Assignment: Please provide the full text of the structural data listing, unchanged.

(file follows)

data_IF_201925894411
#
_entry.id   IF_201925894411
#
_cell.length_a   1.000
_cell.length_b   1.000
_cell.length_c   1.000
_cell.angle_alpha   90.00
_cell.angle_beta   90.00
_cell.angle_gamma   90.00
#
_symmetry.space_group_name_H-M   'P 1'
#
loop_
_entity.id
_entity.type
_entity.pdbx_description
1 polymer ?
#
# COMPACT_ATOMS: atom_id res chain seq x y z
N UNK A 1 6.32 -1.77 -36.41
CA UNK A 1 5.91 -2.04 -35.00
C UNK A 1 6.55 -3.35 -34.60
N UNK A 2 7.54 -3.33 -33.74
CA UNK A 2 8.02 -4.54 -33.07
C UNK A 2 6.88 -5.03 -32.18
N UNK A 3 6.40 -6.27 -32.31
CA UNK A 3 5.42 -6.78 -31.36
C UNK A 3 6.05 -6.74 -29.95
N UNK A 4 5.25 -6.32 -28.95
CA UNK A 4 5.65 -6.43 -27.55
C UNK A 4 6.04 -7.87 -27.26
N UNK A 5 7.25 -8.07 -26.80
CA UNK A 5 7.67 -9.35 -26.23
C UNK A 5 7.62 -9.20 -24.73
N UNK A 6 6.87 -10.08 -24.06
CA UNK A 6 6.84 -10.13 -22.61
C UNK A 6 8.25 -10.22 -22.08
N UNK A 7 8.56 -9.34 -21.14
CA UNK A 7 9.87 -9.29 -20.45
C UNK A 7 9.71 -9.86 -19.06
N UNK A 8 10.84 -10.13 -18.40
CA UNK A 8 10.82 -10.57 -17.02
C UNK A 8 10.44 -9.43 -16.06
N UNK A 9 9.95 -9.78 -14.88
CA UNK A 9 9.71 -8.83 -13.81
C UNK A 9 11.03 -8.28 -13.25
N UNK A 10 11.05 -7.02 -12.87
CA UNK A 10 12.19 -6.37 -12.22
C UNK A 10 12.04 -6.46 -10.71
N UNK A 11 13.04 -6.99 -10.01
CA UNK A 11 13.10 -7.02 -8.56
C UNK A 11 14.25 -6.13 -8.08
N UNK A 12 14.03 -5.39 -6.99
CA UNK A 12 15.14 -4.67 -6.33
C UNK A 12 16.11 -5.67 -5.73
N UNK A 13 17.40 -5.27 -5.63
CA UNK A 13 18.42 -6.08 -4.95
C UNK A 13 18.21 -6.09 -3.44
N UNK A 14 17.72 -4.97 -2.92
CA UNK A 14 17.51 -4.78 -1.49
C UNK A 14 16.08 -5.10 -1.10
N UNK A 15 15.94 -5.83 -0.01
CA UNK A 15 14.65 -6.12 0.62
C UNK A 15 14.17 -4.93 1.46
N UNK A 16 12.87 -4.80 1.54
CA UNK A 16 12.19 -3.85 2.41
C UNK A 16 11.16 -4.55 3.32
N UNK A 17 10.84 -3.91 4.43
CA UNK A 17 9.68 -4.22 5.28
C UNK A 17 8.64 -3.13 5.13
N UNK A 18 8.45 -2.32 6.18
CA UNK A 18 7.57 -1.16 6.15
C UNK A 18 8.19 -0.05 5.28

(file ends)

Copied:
data_IF_201925894411
#
_entry.id   IF_201925894411
#
_cell.length_a   1.000
_cell.length_b   1.000
_cell.length_c   1.000
_cell.angle_alpha   90.00
_cell.angle_beta   90.00
_cell.angle_gamma   90.00
#
_symmetry.space_group_name_H-M   'P 1'
#
loop_
_entity.id
_entity.type
_entity.pdbx_description
1 polymer ?
#
# COMPACT_ATOMS: atom_id res chain seq x y z
N UNK A 1 6.32 -1.77 -36.41
CA UNK A 1 5.91 -2.04 -35.00
C UNK A 1 6.55 -3.35 -34.60
N UNK A 2 7.54 -3.33 -33.74
CA UNK A 2 8.02 -4.54 -33.07
C UNK A 2 6.88 -5.03 -32.18
N UNK A 3 6.40 -6.27 -32.31
CA UNK A 3 5.42 -6.78 -31.36
C UNK A 3 6.05 -6.74 -29.95
N UNK A 4 5.25 -6.32 -28.95
CA UNK A 4 5.65 -6.43 -27.55
C UNK A 4 6.04 -7.87 -27.26
N UNK A 5 7.25 -8.07 -26.80
CA UNK A 5 7.67 -9.35 -26.23
C UNK A 5 7.62 -9.20 -24.73
N UNK A 6 6.87 -10.08 -24.06
CA UNK A 6 6.84 -10.13 -22.61
C UNK A 6 8.25 -10.22 -22.08
N UNK A 7 8.56 -9.34 -21.14
CA UNK A 7 9.87 -9.29 -20.45
C UNK A 7 9.71 -9.86 -19.06
N UNK A 8 10.84 -10.13 -18.40
CA UNK A 8 10.82 -10.57 -17.02
C UNK A 8 10.44 -9.43 -16.06
N UNK A 9 9.95 -9.78 -14.88
CA UNK A 9 9.71 -8.83 -13.81
C UNK A 9 11.03 -8.28 -13.25
N UNK A 10 11.05 -7.02 -12.87
CA UNK A 10 12.19 -6.37 -12.22
C UNK A 10 12.04 -6.46 -10.71
N UNK A 11 13.04 -6.99 -10.01
CA UNK A 11 13.10 -7.02 -8.56
C UNK A 11 14.25 -6.13 -8.08
N UNK A 12 14.03 -5.39 -6.99
CA UNK A 12 15.14 -4.67 -6.33
C UNK A 12 16.11 -5.67 -5.73
N UNK A 13 17.40 -5.27 -5.63
CA UNK A 13 18.42 -6.08 -4.95
C UNK A 13 18.21 -6.09 -3.44
N UNK A 14 17.72 -4.97 -2.92
CA UNK A 14 17.51 -4.78 -1.49
C UNK A 14 16.08 -5.10 -1.10
N UNK A 15 15.94 -5.83 -0.01
CA UNK A 15 14.65 -6.12 0.62
C UNK A 15 14.17 -4.93 1.46
N UNK A 16 12.87 -4.80 1.54
CA UNK A 16 12.19 -3.85 2.41
C UNK A 16 11.16 -4.55 3.32
N UNK A 17 10.84 -3.91 4.43
CA UNK A 17 9.68 -4.22 5.28
C UNK A 17 8.64 -3.13 5.13
N UNK A 18 8.45 -2.32 6.18
CA UNK A 18 7.57 -1.16 6.15
C UNK A 18 8.19 -0.05 5.28